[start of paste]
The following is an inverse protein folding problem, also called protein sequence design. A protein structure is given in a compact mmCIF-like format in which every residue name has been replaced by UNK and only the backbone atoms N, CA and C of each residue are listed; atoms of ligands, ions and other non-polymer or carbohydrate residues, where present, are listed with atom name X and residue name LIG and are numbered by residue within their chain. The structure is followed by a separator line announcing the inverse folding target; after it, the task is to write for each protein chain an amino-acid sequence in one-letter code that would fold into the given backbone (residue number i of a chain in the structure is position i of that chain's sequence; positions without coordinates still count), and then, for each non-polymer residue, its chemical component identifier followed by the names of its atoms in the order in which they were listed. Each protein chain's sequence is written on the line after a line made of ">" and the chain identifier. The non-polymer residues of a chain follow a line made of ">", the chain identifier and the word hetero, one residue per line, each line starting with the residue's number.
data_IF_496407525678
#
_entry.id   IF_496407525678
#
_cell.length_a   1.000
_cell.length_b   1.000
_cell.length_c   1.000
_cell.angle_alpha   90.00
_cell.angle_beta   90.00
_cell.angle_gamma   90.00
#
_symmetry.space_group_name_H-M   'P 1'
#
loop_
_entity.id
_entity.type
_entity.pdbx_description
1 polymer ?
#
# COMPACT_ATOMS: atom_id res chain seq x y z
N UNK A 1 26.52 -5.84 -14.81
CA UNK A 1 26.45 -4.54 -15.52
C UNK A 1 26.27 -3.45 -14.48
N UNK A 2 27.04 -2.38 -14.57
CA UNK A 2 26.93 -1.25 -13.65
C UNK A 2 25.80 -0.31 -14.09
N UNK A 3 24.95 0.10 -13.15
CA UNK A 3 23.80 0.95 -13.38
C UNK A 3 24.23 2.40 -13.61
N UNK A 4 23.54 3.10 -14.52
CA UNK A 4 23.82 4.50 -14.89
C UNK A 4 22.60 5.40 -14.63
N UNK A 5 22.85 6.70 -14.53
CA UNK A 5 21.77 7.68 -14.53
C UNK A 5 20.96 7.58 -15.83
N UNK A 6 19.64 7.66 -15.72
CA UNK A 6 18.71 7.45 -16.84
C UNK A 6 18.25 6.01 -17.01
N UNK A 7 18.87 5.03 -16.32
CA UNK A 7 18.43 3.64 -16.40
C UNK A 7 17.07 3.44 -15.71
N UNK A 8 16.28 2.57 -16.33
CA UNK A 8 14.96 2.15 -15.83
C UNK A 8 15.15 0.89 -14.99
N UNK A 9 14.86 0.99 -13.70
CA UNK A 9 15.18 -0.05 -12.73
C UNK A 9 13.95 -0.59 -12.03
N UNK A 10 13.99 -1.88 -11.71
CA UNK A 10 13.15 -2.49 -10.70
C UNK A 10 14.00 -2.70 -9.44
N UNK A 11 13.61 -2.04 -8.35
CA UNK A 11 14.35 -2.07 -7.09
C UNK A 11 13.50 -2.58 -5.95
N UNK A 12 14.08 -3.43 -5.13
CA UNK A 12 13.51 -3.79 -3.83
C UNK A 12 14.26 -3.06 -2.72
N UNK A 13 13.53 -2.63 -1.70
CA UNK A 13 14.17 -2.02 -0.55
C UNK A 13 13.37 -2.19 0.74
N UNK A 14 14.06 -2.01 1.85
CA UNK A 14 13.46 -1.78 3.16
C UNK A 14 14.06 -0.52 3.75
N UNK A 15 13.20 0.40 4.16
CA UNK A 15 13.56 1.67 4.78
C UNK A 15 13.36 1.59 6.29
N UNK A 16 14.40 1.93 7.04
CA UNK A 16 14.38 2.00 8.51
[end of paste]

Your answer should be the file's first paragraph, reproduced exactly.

The following is an inverse protein folding problem, also called protein sequence design. A protein structure is given in a compact mmCIF-like format in which every residue name has been replaced by UNK and only the backbone atoms N, CA and C of each residue are listed; atoms of ligands, ions and other non-polymer or carbohydrate residues, where present, are listed with atom name X and residue name LIG and are numbered by residue within their chain. The structure is followed by a separator line announcing the inverse folding target; after it, the task is to write for each protein chain an amino-acid sequence in one-letter code that would fold into the given backbone (residue number i of a chain in the structure is position i of that chain's sequence; positions without coordinates still count), and then, for each non-polymer residue, its chemical component identifier followed by the names of its atoms in the order in which they were listed. Each protein chain's sequence is written on the line after a line made of ">" and the chain identifier. The non-polymer residues of a chain follow a line made of ">", the chain identifier and the word hetero, one residue per line, each line starting with the residue's number.